07/28/2020 at 06:58PM

A strong profile otherwise will definitely help! If you don't submit test scores, your GPA and transcript will have more weight in their academic evaluation, so if you have strong academics, that works in your favor. Your ECs and essays may also be more heavily scrutinized as evidence of potential to succeed.

07/28/2020 at 07:00PM

It's just generally better to have a test score if you can get one (and a good one), as non-submitters are accepted at lower rates than those who submit. Even if they aren't perfect metrics, these tests are really the only standardized way to compare applicants.

07/26/2020 at 11:35PM[edited]

So for top 20s it will depend on the AO seeing the application they might worship the SAT scores or they can worship non SAT scores so it is kinda hit and miss. With that said due to the situation if you don’t submit them they will likely believe you have just missed the testing date so that will likely wipe it out. Also test optional means during admission if they aren’t submitted the AO will pretend like SAT never existed for your application.

To clear something up testblind means the AOs don’t even look at SAT IF submitted.

Depending on your SAT if it is in the mid 50% I’d say submit it. You can find I’m the middle 50% by googling mid 50% school name sat.

Really hope this helps and if you have any questions to my wordy reposence I’ll be happy to answer them. Best of luck!

@DebaterMAX07/26/2020 at 11:36PM [edited]

TL DR: Don’t submit them if not in mid 50%. Test Op means SATs are not evaluted if not submitted.

[🎤 AUTHOR]@jordiii07/27/2020 at 01:13AM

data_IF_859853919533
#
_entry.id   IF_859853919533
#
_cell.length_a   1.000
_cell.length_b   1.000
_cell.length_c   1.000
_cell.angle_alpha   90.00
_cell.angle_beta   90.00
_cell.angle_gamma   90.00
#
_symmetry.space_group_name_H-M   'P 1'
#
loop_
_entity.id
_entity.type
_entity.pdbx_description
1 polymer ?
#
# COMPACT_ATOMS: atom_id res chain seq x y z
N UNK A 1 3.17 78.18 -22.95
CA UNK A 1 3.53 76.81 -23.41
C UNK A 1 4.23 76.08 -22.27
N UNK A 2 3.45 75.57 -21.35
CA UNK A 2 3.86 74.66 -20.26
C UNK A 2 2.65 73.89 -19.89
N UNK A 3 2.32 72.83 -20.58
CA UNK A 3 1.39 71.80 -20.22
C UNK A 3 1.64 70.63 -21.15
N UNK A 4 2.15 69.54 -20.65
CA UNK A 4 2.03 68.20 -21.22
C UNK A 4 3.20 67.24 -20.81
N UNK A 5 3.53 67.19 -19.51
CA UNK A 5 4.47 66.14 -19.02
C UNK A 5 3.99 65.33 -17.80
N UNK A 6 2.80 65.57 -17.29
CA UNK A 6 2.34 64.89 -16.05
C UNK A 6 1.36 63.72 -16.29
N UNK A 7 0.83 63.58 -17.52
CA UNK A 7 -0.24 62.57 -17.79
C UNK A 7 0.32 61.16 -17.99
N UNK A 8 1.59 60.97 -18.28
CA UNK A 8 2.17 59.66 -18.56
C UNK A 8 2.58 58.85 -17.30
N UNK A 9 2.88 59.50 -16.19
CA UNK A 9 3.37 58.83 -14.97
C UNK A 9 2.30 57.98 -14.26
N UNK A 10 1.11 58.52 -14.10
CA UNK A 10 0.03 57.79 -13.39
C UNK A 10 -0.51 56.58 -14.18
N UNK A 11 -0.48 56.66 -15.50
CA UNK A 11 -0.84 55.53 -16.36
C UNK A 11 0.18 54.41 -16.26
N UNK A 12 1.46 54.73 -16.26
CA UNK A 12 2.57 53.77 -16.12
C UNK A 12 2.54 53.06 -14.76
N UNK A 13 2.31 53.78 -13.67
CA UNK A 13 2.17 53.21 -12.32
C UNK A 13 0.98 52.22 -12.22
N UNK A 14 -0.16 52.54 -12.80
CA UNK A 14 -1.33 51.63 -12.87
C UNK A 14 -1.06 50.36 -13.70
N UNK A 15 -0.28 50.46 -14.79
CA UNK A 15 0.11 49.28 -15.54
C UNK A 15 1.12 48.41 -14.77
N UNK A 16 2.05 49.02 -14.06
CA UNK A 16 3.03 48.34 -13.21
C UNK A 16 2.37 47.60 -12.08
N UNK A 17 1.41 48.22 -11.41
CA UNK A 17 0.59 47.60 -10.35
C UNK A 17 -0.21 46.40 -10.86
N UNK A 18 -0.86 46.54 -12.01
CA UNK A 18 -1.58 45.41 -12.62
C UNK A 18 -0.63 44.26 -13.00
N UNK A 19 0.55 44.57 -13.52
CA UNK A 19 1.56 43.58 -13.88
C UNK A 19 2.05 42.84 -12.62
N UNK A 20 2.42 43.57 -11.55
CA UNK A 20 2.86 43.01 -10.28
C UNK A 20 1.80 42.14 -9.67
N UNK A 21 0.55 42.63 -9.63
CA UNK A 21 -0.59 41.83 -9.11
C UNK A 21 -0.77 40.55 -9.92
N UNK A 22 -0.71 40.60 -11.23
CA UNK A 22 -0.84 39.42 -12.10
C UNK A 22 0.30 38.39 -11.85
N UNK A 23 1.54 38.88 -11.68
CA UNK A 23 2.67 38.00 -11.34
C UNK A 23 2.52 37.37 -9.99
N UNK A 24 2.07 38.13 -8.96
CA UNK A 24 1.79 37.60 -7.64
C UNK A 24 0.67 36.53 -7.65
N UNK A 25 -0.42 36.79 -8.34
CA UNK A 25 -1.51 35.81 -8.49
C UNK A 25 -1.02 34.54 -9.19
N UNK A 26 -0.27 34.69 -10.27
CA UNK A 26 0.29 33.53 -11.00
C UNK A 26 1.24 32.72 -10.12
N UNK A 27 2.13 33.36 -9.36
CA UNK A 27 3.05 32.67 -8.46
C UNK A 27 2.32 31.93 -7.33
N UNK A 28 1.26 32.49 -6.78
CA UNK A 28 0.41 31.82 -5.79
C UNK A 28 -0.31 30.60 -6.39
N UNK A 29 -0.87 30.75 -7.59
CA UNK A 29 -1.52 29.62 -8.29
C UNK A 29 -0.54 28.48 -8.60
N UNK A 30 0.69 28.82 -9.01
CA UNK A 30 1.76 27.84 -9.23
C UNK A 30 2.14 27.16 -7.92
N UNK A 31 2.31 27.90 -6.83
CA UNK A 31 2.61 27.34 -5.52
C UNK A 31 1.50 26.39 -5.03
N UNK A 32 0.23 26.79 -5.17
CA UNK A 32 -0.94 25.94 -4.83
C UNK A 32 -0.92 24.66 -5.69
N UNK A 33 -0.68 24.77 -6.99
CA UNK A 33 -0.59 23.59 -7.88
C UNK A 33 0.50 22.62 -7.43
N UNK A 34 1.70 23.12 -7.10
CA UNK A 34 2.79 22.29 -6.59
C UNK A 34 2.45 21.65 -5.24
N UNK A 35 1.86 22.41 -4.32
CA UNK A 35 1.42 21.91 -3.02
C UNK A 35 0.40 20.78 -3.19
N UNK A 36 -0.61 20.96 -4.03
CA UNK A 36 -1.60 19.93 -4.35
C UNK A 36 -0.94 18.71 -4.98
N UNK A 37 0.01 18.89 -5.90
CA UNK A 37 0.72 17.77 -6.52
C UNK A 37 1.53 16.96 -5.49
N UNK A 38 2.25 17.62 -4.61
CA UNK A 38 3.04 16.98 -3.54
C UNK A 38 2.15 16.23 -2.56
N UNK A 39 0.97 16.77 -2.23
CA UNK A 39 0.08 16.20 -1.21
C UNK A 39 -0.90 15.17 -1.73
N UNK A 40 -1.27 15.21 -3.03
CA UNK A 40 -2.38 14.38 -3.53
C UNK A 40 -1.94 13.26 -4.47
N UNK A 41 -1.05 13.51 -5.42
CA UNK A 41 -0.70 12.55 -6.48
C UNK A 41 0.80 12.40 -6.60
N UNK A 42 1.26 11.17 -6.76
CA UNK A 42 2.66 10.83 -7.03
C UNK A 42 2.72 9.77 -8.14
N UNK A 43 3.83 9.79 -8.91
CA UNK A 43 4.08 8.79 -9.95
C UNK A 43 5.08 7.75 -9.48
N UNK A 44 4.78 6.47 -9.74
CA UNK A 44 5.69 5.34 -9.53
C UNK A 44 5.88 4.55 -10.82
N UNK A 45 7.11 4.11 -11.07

That's what I thought! I'm in NY, so the tests haven't been help for many months now, and probably will still be cancelled a few more times. Do you think that if I applied ED somewhere, they'd be quicker to look past my absence of (or lackluster) scores?

@DebaterMAX07/27/2020 at 01:37AM

Depends on the school. But in ED it will come down to how much a school weighs test scores. And the AOs impression they might think SATs are the holy grail of college admissions while another might only care about gpa rigor and ECs. It’s very coin flip-y

@crsgo042207/27/2020 at 02:28PM

ahah fellow New Yorker here! i honestly recommend that you just take them and see what happens. for now prep as hard as you can to get at least a 33 or a 1500, and if you don’t have those scores by the time it comes to apply then just don’t submit. it’s the unfortunate reality of these things; maybe applying ED will help, but I also think that if you’re applying ED and don’t have ANY test score it might be suspicious. Idk honestly. I would just take it and hope for the best :,)

@crsgo042207/27/2020 at 02:29PM

also - idk if this would be possible but some of my friends are driving to nearby Connecticut and NJ to take their exams, so worst-case if they get cancelled here again you could try to register there. Idk if it’s worth the effort though but it’s just another possibility

[🎤 AUTHOR]@jordiii07/27/2020 at 02:52PM

I've actually tried to take tests as far away as Philly... all seats taken. Fingers crossed for the next registration!

@DebaterMAX07/27/2020 at 03:07PM

Good luck!

@DebaterMAX07/27/2020 at 03:09PM

Also, depending on where you are in NY try looking at Vermont or western Massachusetts? Idk if that’s feasible for you

@crsgo042207/27/2020 at 03:11PM

wow that’s crazy… good luck!! :,) just wondering which dates are you signed up for? if they’re somewhat far apart like mine (september and november) you could also just waltz into the first one to get a feel of where you’re at and then do some serious prep for the second one.

[🎤 AUTHOR]@jordiii07/27/2020 at 03:50PM [edited]